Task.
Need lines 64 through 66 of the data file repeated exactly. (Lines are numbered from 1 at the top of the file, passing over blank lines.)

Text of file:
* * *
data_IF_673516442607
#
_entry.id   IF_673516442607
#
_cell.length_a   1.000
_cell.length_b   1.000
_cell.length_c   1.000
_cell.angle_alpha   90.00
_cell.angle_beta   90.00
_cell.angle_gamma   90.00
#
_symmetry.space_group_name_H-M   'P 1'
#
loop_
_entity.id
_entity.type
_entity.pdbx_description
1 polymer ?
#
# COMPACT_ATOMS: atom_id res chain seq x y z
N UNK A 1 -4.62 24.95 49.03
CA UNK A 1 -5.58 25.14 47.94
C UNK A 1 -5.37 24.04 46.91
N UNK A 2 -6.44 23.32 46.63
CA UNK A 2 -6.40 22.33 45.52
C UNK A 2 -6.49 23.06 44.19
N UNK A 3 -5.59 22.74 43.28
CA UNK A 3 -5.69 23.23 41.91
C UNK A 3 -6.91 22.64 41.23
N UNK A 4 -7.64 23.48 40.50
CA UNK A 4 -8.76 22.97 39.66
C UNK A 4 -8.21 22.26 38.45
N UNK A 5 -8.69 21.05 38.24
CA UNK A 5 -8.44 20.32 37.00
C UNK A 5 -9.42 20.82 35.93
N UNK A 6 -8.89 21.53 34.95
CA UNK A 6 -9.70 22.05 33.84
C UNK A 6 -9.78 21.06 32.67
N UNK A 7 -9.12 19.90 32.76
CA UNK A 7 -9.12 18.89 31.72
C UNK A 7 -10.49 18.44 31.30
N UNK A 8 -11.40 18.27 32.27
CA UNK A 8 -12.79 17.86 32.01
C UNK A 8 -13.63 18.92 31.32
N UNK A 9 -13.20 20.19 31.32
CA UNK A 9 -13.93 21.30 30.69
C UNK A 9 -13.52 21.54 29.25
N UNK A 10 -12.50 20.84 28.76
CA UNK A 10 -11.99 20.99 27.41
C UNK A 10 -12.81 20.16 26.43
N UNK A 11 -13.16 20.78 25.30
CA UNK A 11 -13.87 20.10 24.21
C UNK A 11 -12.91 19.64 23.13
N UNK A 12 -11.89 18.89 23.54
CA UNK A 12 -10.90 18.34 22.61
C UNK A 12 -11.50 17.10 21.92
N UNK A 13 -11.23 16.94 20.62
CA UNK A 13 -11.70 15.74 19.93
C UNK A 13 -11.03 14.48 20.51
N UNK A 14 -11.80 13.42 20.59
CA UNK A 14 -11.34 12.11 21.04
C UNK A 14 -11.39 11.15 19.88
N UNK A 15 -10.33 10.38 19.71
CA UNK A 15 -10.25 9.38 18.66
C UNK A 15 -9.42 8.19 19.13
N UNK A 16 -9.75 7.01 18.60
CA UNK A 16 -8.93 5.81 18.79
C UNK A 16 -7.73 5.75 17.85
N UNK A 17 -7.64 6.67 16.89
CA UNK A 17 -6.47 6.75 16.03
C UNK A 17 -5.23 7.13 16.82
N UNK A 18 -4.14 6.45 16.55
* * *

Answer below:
CA UNK A 15 -10.25 9.38 18.66
C UNK A 15 -9.42 8.19 19.13
N UNK A 16 -9.75 7.01 18.60